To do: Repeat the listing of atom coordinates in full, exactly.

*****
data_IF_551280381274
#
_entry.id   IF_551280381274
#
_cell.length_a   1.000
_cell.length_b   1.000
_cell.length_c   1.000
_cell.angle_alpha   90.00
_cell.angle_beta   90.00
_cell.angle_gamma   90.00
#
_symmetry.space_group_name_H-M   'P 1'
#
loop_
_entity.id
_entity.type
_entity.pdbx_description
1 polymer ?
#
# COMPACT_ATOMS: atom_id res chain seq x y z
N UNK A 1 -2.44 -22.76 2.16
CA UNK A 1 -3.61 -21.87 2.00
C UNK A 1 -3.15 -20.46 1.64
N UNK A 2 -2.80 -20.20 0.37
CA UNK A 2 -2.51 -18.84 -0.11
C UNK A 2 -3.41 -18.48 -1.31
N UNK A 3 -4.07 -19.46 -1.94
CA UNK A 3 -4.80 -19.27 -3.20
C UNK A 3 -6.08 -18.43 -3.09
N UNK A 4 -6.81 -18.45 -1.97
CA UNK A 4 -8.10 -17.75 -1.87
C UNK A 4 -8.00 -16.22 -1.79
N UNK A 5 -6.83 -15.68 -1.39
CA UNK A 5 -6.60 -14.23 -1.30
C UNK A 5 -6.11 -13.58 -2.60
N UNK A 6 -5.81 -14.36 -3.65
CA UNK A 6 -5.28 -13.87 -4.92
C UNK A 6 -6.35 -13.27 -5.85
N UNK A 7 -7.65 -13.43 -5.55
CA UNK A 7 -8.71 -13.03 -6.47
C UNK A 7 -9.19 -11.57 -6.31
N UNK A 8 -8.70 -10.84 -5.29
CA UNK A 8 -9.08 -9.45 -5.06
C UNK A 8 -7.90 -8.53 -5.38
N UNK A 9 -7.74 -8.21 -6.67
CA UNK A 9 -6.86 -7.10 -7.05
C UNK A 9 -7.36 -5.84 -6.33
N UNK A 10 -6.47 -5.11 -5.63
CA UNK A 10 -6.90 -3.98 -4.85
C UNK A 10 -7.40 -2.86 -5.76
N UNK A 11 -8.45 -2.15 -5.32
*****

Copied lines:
data_IF_551280381274
#
_entry.id   IF_551280381274
#
_cell.length_a   1.000
_cell.length_b   1.000
_cell.length_c   1.000
_cell.angle_alpha   90.00
_cell.angle_beta   90.00
_cell.angle_gamma   90.00
#
_symmetry.space_group_name_H-M   'P 1'
#
loop_
_entity.id
_entity.type
_entity.pdbx_description
1 polymer ?
#
# COMPACT_ATOMS: atom_id res chain seq x y z
N UNK A 1 -2.44 -22.76 2.16
CA UNK A 1 -3.61 -21.87 2.00
C UNK A 1 -3.15 -20.46 1.64
N UNK A 2 -2.80 -20.20 0.37
CA UNK A 2 -2.51 -18.84 -0.11
C UNK A 2 -3.41 -18.48 -1.31
N UNK A 3 -4.07 -19.46 -1.94
CA UNK A 3 -4.80 -19.27 -3.20
C UNK A 3 -6.08 -18.43 -3.09
N UNK A 4 -6.81 -18.45 -1.97
CA UNK A 4 -8.10 -17.75 -1.87
C UNK A 4 -8.00 -16.22 -1.79
N UNK A 5 -6.83 -15.68 -1.39
CA UNK A 5 -6.60 -14.23 -1.30
C UNK A 5 -6.11 -13.58 -2.60
N UNK A 6 -5.81 -14.36 -3.65
CA UNK A 6 -5.28 -13.87 -4.92
C UNK A 6 -6.35 -13.27 -5.85
N UNK A 7 -7.65 -13.43 -5.55
CA UNK A 7 -8.71 -13.03 -6.47
C UNK A 7 -9.19 -11.57 -6.31
N UNK A 8 -8.70 -10.84 -5.29
CA UNK A 8 -9.08 -9.45 -5.06
C UNK A 8 -7.90 -8.53 -5.38
N UNK A 9 -7.74 -8.21 -6.67
CA UNK A 9 -6.86 -7.10 -7.05
C UNK A 9 -7.36 -5.84 -6.33
N UNK A 10 -6.47 -5.11 -5.63
CA UNK A 10 -6.90 -3.98 -4.85
C UNK A 10 -7.40 -2.86 -5.76
N UNK A 11 -8.45 -2.15 -5.32